Franciscan Spirit Blog

Advent with Richard Rohr: December 20

She was much perplexed by [Gabriel’s] words and pondered what sort of greeting this might be.
—Luke 1:29

Religious obedience means a willingness to let go of the consequences on some level and to trust a Bigger Picture. This is what we see Mary doing here in the great annunciation scene. In the obedience of faith we do something because it is true at a deeper level, we feel called at a deeper level perhaps, and not because it immediately works, makes sense or shows likelihood of “success.” Often, we have to let go of the immediate consequences to trust larger or longer-term consequences. Mother Teresa loved to say: “We were not created to be successful but to be obedient.” Obedience is to be true to our deepest voices, which is the only way God can speak to us. But that means we have to have some deeper voices! We have to be practiced in prayerfully listening to our unconscious, to others and even “entertaining angels who usually come unaware” (Hebrews 13:2). How else could Mary have been ready for Gabriel?

Sooner or later we all have to say, “I have to do what I have to do,” as did Franz Jägerstätter, the Austrian peasant who almost single-handedly opposed Hitler. Have you ever been caught that way by the Word of God? “I just know I have to do it. My family doesn’t understand, my friends criticize me, but I know it is the Word planted in my heart for me at this time.” One must feel very lonely and filled with doubt at such times. Yet, after all is said and done, the will of God, more than anything else, is the feverish desire to do the will of God. People who are centered in God instead of themselves always hear larger voices. Such people will know what they must do without being able to prove it. They have the passion to carry through on what must be done. Blessed Franz Jägerstätter was not supported by his church, church teaching, his bishop, his parish priest or even his wife (she told me so personally, with tears in her eyes!).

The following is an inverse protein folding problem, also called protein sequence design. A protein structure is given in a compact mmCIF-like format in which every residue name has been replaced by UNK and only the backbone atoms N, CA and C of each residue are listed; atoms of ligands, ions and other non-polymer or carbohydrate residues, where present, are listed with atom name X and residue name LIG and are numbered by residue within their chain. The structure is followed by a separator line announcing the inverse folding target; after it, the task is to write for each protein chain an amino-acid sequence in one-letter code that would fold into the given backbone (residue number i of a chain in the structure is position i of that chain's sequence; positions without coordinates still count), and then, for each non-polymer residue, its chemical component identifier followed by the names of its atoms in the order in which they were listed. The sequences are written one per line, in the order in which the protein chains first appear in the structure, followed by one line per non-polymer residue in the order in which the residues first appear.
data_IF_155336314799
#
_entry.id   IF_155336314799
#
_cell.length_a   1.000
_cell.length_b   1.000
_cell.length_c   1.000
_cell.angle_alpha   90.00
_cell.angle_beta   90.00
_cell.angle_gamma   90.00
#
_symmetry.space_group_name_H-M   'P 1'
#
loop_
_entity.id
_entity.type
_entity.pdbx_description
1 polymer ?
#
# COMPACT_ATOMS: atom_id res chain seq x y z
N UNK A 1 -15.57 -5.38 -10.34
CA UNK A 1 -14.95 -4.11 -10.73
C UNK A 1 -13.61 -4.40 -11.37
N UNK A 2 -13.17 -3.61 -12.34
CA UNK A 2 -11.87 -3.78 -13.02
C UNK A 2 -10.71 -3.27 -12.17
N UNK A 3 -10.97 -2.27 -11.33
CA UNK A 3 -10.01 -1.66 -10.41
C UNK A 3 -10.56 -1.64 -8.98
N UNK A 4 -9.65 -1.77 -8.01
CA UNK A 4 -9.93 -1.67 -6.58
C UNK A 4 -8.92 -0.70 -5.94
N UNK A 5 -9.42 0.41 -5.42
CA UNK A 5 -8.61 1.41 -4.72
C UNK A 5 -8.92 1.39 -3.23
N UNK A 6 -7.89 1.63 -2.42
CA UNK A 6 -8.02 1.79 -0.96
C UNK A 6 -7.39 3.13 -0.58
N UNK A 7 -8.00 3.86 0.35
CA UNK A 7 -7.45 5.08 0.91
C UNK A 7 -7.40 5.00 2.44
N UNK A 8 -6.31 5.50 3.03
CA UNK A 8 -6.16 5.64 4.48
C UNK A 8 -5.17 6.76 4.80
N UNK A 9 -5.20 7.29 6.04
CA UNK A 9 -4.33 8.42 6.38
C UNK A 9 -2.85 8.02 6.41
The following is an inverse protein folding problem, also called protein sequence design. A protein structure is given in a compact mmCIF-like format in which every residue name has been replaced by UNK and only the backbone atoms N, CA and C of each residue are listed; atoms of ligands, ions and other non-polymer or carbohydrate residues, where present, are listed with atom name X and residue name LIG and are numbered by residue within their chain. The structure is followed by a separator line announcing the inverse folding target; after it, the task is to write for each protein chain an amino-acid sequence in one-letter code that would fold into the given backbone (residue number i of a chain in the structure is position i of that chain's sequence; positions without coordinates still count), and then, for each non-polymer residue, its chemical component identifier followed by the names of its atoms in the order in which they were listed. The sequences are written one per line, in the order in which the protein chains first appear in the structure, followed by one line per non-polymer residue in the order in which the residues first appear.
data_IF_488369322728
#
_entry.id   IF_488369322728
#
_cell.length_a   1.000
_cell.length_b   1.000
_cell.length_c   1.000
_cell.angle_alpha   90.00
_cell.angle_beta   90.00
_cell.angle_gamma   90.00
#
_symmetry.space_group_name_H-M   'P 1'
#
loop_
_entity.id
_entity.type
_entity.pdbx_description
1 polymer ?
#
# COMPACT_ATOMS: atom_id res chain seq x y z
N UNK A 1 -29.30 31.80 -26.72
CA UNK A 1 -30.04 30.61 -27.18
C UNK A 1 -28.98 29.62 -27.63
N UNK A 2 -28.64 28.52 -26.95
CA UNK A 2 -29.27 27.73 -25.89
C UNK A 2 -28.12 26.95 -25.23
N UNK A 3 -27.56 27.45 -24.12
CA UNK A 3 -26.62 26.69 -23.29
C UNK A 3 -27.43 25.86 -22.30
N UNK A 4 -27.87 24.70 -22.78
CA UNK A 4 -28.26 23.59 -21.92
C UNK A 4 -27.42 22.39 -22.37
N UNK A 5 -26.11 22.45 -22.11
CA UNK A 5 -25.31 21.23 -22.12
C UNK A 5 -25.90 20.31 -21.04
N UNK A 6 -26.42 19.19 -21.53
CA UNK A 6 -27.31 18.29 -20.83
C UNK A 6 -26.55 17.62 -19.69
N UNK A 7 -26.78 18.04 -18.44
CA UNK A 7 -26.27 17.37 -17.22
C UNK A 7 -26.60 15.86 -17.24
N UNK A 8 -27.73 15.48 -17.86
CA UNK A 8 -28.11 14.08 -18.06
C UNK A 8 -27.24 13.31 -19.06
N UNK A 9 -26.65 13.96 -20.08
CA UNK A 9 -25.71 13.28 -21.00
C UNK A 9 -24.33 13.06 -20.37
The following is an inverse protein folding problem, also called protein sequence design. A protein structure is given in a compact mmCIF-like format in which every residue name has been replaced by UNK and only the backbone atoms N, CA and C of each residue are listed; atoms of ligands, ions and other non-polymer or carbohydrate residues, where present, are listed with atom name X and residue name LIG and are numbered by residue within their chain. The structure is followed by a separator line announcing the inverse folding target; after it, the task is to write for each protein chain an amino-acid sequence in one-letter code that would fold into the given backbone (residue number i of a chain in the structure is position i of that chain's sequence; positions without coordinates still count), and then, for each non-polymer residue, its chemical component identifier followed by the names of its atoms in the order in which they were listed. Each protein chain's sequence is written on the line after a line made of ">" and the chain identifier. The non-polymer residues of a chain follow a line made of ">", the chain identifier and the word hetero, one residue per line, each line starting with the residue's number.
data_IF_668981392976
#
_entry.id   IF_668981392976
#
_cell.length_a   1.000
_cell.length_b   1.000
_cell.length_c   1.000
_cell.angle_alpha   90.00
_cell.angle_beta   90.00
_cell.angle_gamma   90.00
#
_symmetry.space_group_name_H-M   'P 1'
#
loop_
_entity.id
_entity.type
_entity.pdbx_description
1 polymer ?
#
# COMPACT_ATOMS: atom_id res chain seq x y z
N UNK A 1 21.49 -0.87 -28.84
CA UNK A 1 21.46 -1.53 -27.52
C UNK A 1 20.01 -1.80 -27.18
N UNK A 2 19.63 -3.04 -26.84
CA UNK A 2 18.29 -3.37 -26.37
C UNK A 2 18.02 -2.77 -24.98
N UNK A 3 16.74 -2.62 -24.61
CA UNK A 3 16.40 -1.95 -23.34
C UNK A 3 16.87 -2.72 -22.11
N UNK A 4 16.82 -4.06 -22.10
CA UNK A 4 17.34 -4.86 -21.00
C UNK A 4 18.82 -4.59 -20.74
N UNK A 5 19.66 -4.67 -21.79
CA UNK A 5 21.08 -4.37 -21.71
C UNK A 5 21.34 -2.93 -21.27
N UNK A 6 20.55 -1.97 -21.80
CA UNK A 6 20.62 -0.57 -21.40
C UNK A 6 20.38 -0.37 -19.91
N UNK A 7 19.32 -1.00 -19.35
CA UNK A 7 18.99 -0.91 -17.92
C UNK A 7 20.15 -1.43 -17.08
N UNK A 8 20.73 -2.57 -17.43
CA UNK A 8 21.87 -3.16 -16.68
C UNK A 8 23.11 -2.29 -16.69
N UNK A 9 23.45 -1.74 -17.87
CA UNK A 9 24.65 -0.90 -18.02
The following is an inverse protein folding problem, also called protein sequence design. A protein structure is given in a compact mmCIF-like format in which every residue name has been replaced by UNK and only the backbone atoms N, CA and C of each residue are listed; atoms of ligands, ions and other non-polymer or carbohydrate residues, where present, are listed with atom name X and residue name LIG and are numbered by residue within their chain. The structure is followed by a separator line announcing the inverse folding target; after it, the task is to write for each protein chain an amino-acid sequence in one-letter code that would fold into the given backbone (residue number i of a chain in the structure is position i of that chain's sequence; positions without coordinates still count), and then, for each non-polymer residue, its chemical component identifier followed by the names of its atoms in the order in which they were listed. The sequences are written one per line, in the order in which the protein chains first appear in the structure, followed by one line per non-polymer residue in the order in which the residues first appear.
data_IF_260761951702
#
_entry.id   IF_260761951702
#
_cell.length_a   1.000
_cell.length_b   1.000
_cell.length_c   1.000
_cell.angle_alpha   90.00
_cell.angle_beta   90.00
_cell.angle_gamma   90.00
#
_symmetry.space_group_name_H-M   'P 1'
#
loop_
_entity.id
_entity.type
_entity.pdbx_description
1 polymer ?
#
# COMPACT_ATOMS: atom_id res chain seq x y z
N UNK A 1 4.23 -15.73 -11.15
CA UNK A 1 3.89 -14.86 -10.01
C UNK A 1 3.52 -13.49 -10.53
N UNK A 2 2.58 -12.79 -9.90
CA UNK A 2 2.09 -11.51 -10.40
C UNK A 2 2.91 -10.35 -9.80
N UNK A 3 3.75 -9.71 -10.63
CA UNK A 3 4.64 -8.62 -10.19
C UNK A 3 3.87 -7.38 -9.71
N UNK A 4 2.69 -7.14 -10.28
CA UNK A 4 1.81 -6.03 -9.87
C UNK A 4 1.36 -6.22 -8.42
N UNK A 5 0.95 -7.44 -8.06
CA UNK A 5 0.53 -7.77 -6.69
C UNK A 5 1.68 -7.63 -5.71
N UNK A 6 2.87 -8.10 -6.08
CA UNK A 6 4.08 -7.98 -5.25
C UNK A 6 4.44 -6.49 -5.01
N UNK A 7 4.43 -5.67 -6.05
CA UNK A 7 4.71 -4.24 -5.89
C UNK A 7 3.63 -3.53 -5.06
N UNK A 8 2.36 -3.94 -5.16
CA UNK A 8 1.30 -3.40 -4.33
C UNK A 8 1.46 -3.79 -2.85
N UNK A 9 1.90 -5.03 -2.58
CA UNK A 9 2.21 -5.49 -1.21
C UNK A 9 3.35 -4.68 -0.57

Mary’s “yes” was said in the darkness of faith. She was not certain, nor assured by any Scripture quote, doctrine or pope. She just heard what she heard, and did what God asked her to do, accepting the consequences. She had enough inner authority to not need a lot of outer authority.


In what way do you have a feverish desire to do the will of God?

Richard Rohr collection | Franciscan Media

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